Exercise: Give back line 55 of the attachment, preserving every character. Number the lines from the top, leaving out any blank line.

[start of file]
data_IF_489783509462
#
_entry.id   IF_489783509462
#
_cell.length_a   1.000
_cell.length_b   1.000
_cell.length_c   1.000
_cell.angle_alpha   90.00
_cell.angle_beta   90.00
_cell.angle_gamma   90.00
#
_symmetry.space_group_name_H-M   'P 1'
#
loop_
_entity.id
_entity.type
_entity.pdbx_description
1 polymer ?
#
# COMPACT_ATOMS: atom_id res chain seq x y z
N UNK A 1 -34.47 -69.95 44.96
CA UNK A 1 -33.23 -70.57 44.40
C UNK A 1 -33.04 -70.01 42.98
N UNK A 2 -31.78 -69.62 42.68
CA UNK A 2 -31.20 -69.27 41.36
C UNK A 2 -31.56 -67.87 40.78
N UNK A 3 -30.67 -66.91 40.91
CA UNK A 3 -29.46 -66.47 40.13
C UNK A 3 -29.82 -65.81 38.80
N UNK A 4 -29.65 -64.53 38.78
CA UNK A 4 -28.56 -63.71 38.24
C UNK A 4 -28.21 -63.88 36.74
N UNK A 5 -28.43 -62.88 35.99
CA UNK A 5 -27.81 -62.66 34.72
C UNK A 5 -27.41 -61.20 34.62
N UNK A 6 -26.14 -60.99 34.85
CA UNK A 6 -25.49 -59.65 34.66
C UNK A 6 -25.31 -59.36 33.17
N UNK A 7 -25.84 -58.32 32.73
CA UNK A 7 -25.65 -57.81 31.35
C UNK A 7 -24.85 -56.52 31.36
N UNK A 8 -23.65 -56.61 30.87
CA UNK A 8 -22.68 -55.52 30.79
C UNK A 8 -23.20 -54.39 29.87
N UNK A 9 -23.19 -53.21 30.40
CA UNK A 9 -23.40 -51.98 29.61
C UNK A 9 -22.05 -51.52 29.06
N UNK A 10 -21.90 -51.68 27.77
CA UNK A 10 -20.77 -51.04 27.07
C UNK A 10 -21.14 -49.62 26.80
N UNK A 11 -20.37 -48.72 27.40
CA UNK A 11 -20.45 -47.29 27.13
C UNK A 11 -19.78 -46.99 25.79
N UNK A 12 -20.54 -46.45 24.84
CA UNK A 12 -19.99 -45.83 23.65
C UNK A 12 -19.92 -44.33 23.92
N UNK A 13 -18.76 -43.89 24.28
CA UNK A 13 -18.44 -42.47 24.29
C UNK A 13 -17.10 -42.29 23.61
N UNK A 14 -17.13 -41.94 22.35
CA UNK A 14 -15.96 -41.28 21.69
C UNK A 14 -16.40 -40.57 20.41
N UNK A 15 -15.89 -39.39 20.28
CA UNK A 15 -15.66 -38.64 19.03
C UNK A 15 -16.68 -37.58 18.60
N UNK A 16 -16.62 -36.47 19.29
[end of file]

CA UNK A 12 -19.99 -45.83 23.65